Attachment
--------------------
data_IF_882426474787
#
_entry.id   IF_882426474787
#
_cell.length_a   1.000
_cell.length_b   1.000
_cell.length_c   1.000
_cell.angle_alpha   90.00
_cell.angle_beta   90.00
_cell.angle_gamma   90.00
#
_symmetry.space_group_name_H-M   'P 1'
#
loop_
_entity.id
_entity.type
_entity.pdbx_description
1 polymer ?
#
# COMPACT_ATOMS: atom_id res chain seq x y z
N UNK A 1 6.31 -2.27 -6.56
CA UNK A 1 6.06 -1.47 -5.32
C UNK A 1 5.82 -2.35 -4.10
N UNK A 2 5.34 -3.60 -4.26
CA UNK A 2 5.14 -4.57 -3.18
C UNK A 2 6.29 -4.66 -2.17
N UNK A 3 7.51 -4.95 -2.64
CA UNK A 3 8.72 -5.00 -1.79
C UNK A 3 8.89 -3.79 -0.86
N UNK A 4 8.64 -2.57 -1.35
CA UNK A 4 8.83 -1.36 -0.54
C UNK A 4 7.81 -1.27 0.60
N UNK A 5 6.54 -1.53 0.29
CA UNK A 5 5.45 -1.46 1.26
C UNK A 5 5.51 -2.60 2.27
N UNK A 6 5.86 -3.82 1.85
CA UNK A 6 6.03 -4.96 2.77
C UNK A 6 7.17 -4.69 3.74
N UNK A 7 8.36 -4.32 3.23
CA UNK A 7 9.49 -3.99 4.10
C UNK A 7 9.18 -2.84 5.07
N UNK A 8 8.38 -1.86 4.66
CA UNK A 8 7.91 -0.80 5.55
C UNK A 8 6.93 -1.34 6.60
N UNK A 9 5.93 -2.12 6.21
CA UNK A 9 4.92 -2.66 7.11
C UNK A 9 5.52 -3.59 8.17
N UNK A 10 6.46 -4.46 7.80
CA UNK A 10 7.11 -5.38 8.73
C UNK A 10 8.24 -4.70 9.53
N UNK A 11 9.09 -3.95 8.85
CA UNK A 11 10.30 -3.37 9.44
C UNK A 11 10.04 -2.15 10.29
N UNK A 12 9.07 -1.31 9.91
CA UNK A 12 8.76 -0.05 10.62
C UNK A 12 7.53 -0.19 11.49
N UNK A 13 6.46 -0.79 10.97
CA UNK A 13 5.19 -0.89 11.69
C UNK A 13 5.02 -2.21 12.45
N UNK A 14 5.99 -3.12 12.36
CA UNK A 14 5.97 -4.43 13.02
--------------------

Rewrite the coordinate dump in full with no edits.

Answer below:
data_IF_882426474787
#
_entry.id   IF_882426474787
#
_cell.length_a   1.000
_cell.length_b   1.000
_cell.length_c   1.000
_cell.angle_alpha   90.00
_cell.angle_beta   90.00
_cell.angle_gamma   90.00
#
_symmetry.space_group_name_H-M   'P 1'
#
loop_
_entity.id
_entity.type
_entity.pdbx_description
1 polymer ?
#
# COMPACT_ATOMS: atom_id res chain seq x y z
N UNK A 1 6.31 -2.27 -6.56
CA UNK A 1 6.06 -1.47 -5.32
C UNK A 1 5.82 -2.35 -4.10
N UNK A 2 5.34 -3.60 -4.26
CA UNK A 2 5.14 -4.57 -3.18
C UNK A 2 6.29 -4.66 -2.17
N UNK A 3 7.51 -4.95 -2.64
CA UNK A 3 8.72 -5.00 -1.79
C UNK A 3 8.89 -3.79 -0.86
N UNK A 4 8.64 -2.57 -1.35
CA UNK A 4 8.83 -1.36 -0.54
C UNK A 4 7.81 -1.27 0.60
N UNK A 5 6.54 -1.53 0.29
CA UNK A 5 5.45 -1.46 1.26
C UNK A 5 5.51 -2.60 2.27
N UNK A 6 5.86 -3.82 1.85
CA UNK A 6 6.03 -4.96 2.77
C UNK A 6 7.17 -4.69 3.74
N UNK A 7 8.36 -4.32 3.23
CA UNK A 7 9.49 -3.99 4.10
C UNK A 7 9.18 -2.84 5.07
N UNK A 8 8.38 -1.86 4.66
CA UNK A 8 7.91 -0.80 5.55
C UNK A 8 6.93 -1.34 6.60
N UNK A 9 5.93 -2.12 6.21
CA UNK A 9 4.92 -2.66 7.11
C UNK A 9 5.52 -3.59 8.17
N UNK A 10 6.46 -4.46 7.80
CA UNK A 10 7.11 -5.38 8.73
C UNK A 10 8.24 -4.70 9.53
N UNK A 11 9.09 -3.95 8.85
CA UNK A 11 10.30 -3.37 9.44
C UNK A 11 10.04 -2.15 10.29
N UNK A 12 9.07 -1.31 9.91
CA UNK A 12 8.76 -0.05 10.62
C UNK A 12 7.53 -0.19 11.49
N UNK A 13 6.46 -0.79 10.97
CA UNK A 13 5.19 -0.89 11.69
C UNK A 13 5.02 -2.21 12.45
N UNK A 14 5.99 -3.12 12.36
CA UNK A 14 5.97 -4.43 13.02